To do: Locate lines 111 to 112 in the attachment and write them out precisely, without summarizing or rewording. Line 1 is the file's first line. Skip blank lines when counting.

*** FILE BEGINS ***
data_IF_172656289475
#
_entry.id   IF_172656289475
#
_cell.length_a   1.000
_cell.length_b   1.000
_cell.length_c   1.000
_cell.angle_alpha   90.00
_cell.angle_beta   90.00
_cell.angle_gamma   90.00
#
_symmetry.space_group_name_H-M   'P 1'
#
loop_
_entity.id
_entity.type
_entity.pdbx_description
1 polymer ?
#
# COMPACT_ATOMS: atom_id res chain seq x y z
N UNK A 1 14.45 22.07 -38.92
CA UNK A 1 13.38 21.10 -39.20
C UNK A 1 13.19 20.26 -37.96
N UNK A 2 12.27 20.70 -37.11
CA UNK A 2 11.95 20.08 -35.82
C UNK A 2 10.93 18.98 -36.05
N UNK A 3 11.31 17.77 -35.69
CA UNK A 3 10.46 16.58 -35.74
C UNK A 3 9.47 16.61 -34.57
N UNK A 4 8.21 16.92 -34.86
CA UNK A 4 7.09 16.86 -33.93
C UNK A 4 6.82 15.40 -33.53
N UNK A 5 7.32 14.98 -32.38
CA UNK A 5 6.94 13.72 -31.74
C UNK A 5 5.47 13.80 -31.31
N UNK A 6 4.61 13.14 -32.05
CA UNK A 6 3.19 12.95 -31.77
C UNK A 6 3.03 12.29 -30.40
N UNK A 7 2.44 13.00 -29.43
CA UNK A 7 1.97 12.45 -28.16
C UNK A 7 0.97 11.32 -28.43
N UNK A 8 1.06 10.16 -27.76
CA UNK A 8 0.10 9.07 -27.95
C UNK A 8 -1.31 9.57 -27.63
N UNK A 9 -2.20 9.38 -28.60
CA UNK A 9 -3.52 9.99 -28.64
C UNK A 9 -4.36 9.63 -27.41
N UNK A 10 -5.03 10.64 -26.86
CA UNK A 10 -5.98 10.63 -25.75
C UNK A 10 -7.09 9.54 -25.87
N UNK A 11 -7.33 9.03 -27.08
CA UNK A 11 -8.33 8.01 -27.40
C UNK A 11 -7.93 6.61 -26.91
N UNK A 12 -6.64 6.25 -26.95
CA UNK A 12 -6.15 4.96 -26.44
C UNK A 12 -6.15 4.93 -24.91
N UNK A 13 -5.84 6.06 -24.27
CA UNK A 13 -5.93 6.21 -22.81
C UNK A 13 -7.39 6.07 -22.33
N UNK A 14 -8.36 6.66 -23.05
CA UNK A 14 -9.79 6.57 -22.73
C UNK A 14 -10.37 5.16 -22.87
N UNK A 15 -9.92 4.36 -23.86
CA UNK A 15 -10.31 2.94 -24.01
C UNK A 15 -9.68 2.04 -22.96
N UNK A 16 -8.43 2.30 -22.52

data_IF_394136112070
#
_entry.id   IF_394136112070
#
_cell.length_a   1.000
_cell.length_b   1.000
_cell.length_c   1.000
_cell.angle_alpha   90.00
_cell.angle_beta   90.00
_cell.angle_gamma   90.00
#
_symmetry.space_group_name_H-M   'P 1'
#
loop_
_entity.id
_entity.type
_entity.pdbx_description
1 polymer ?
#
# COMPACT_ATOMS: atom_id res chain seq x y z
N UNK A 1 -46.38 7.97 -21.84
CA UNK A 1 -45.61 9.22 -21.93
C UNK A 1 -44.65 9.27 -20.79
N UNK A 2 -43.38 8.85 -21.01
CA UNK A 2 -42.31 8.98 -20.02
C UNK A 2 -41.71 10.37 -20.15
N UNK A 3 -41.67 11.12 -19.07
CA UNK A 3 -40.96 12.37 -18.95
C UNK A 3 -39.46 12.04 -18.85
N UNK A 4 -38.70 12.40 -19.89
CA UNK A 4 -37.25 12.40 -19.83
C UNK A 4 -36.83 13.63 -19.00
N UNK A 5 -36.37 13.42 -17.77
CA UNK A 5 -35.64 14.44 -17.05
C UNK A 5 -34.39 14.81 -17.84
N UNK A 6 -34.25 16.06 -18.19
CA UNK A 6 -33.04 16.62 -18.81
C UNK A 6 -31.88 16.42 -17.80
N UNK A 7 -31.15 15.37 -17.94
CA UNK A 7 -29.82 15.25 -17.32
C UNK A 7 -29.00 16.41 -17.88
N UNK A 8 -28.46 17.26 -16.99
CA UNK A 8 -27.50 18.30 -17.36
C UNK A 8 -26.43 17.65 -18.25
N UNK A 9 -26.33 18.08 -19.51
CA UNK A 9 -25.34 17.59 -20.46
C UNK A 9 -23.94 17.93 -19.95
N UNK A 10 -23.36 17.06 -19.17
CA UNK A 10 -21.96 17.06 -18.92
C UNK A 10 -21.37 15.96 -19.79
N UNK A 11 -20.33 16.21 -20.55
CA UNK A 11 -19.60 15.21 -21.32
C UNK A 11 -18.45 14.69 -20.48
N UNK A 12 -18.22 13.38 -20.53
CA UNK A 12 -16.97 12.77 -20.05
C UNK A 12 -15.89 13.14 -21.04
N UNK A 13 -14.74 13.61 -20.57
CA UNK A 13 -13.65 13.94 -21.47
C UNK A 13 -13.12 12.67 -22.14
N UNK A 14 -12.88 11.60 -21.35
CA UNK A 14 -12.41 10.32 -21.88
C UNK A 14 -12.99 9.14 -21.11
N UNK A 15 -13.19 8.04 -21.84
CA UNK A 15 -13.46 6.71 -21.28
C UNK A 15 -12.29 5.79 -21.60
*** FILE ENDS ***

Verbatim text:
N UNK A 9 -26.33 18.08 -19.51
CA UNK A 9 -25.34 17.59 -20.46